Monday Make-Out, January 2014

Nathan Clevenger Group @ the Make-Out Room, SF
Nathan Clevenger Group, bathed in the Make-Out Room’s red light.

On the first Monday of every month, jazz takes over the Make-Out Room bar in San Francisco’s Mission district. It had been more than a year since I’d gone, and I finally atoned for that this month.

I arrived in about the middle of the first set — the Nathan Clevenger Group, whose new album I’d just written about. The band’s sound relies on feathery harmonies of clarinet and sax that have to work just so; one of the strengths of the Observatory album is the silkiness in the recording. I’d imagine a venue with a bright sound, like the Luggage Store Gallery, might not be so conducive to that sound.

It worked in the Make-Out Room, though, which was a pleasant surprise. The band was locked in with the harmonies and their solos, playing for a decent-sized audience, many of whom had come to truly listen to the music. Late in the set, when guest Jason Levis stepped in as a second drummer, he and Jon Arkin got into a brief, unaccompanied drum battle– and I swear, the whole bar went silent for it. They even got a few laughs when they traded off quieter and quieter sounds (the machismo of silence). It was nice to see a jazz band capture that much attention in a bar setting.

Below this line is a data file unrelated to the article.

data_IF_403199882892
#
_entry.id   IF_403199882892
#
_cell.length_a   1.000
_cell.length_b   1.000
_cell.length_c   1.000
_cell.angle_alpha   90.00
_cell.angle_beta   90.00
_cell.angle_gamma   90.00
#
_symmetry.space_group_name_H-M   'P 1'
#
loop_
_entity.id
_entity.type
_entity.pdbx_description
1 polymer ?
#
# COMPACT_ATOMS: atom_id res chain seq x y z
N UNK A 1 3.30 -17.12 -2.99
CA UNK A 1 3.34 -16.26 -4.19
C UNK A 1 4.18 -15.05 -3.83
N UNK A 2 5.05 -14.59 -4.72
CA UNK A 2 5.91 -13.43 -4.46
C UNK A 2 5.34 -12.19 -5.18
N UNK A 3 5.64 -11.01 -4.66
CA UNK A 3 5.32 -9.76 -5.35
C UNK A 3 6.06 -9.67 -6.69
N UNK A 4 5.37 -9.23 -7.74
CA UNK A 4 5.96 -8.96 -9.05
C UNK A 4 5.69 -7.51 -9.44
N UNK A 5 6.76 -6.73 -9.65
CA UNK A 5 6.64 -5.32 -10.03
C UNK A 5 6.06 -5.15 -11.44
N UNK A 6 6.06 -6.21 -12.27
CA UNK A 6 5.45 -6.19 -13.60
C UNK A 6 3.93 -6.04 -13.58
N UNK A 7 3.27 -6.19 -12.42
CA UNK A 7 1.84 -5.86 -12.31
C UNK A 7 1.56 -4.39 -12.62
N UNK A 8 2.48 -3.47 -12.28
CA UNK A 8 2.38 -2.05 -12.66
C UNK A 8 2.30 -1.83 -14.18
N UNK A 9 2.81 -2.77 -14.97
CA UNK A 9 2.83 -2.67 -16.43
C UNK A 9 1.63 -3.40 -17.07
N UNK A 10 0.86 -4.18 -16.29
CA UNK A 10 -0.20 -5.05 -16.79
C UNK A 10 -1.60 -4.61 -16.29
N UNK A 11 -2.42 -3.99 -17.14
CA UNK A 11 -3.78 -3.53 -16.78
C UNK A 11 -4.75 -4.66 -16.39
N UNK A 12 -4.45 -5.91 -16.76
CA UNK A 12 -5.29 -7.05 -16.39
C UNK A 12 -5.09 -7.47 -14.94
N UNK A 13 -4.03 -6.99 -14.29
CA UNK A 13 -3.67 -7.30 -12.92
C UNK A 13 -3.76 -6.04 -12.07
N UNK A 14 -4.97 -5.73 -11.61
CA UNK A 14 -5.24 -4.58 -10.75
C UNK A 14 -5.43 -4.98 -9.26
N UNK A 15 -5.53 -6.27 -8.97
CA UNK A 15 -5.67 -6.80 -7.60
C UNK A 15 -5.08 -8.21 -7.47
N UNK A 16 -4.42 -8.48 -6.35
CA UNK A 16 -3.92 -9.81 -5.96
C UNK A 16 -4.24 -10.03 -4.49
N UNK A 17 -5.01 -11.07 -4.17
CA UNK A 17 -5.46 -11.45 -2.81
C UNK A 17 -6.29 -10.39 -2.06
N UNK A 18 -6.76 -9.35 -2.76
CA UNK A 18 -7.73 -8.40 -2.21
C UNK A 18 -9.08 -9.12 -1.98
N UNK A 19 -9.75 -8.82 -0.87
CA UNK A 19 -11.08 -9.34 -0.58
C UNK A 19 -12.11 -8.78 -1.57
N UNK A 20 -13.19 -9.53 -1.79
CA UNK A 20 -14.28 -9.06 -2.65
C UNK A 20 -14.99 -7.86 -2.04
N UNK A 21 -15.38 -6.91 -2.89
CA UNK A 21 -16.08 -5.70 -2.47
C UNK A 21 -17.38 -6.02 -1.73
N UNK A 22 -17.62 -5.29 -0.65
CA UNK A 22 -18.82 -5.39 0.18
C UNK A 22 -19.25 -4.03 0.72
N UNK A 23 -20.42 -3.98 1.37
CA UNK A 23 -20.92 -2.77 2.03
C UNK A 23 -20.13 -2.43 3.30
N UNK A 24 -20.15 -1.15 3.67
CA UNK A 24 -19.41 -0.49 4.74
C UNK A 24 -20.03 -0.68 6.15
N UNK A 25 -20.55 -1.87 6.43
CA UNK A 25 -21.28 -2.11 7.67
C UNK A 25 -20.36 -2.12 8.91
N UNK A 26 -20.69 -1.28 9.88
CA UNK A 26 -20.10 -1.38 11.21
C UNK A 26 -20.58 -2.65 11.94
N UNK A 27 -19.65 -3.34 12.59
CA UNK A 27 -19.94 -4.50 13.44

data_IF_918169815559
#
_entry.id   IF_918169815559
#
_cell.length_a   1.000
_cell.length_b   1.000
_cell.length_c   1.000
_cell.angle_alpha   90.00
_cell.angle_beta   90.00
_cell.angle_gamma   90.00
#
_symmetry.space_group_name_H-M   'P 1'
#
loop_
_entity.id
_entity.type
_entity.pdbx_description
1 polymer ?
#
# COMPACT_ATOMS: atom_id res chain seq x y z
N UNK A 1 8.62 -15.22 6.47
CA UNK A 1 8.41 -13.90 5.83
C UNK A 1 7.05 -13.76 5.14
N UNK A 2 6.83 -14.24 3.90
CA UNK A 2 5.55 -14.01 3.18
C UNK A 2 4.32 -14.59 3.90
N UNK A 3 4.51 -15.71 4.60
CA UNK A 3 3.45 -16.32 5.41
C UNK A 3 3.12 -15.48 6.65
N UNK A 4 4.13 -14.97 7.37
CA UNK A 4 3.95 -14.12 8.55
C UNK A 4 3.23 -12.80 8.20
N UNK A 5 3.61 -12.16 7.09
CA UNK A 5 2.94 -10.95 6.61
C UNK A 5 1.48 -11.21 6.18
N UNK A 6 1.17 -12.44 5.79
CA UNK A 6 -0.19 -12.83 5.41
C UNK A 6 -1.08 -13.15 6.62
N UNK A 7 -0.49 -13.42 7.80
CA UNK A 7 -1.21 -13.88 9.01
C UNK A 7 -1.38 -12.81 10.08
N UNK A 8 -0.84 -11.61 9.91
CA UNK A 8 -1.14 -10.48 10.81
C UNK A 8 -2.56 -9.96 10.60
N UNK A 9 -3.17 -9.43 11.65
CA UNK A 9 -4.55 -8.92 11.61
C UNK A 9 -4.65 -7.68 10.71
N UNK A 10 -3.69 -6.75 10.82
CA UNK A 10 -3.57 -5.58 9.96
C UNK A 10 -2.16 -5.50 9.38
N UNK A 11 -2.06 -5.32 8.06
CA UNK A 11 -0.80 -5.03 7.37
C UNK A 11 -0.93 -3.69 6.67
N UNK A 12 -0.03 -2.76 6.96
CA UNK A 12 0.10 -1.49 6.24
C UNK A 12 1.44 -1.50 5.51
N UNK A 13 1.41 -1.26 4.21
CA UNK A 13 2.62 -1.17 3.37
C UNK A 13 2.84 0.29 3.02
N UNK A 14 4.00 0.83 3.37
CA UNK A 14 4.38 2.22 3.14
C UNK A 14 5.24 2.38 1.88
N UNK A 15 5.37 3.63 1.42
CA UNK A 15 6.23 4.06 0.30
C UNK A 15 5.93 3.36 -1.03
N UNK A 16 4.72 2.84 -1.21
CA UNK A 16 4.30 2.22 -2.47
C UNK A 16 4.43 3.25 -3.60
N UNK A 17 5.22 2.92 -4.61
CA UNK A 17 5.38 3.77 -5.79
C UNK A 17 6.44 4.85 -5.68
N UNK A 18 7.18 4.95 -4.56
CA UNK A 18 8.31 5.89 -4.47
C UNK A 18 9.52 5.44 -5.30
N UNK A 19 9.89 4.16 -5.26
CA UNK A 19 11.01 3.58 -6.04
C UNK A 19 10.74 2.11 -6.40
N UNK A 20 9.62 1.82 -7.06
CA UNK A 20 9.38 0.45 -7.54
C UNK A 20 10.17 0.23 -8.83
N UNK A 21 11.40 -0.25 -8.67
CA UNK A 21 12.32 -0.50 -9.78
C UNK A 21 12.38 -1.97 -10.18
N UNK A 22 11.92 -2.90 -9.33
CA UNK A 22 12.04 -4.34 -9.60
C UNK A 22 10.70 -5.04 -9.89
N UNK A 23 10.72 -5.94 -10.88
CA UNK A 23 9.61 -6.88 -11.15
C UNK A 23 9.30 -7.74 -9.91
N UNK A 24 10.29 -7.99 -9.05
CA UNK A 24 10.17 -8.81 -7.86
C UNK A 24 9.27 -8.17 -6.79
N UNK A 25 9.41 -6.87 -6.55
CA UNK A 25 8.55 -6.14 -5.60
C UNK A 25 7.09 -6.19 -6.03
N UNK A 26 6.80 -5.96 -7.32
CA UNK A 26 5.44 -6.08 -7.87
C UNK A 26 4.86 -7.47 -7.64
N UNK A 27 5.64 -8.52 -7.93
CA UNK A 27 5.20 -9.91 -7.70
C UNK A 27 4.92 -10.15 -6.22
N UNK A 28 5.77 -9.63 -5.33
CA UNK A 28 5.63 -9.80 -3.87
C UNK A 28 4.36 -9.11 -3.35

Levis and Lisa Mezzacappa were up next as duo B, a reunion of their bass-and-drums combo. Duo B used to play around town quite a bit, and I’d imagine venue owners helped come up with one of their song titles: “So It’s Just the Two of You.”

Duo B was an acoustic act, but they added an electric guitar for this set, producing a heavy sound. While the guitar did have its mellow moments, the first of two improvisations started with an electrified, industrial feel. A later segment had Levis going nuts on the snare and high-hat with Mezzacappa delving athletically on the bass. The second piece was more of a long, glorious sunburst with elements of drone; it started with some prickly guitar in an adversarial approach but ended up as an example of nicely sustained mood and coloring.